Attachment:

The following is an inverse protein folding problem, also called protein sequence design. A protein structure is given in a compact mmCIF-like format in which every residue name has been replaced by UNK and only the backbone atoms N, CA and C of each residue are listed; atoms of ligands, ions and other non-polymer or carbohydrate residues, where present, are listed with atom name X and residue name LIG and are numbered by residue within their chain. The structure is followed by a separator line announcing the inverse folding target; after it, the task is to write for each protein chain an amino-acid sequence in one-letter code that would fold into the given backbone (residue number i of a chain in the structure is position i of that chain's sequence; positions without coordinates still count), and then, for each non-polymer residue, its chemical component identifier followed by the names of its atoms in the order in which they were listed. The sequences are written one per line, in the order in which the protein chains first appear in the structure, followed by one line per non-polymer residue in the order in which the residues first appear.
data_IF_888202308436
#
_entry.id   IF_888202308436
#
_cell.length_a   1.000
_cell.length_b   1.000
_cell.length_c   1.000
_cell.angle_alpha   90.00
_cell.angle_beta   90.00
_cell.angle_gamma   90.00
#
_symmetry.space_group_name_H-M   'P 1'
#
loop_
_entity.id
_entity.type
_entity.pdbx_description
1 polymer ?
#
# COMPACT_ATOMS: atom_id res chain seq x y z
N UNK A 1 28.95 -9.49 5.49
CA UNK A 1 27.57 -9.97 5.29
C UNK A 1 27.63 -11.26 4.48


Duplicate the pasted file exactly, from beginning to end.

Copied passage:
The following is an inverse protein folding problem, also called protein sequence design. A protein structure is given in a compact mmCIF-like format in which every residue name has been replaced by UNK and only the backbone atoms N, CA and C of each residue are listed; atoms of ligands, ions and other non-polymer or carbohydrate residues, where present, are listed with atom name X and residue name LIG and are numbered by residue within their chain. The structure is followed by a separator line announcing the inverse folding target; after it, the task is to write for each protein chain an amino-acid sequence in one-letter code that would fold into the given backbone (residue number i of a chain in the structure is position i of that chain's sequence; positions without coordinates still count), and then, for each non-polymer residue, its chemical component identifier followed by the names of its atoms in the order in which they were listed. The sequences are written one per line, in the order in which the protein chains first appear in the structure, followed by one line per non-polymer residue in the order in which the residues first appear.
data_IF_888202308436
#
_entry.id   IF_888202308436
#
_cell.length_a   1.000
_cell.length_b   1.000
_cell.length_c   1.000
_cell.angle_alpha   90.00
_cell.angle_beta   90.00
_cell.angle_gamma   90.00
#
_symmetry.space_group_name_H-M   'P 1'
#
loop_
_entity.id
_entity.type
_entity.pdbx_description
1 polymer ?
#
# COMPACT_ATOMS: atom_id res chain seq x y z
N UNK A 1 28.95 -9.49 5.49
CA UNK A 1 27.57 -9.97 5.29
C UNK A 1 27.63 -11.26 4.48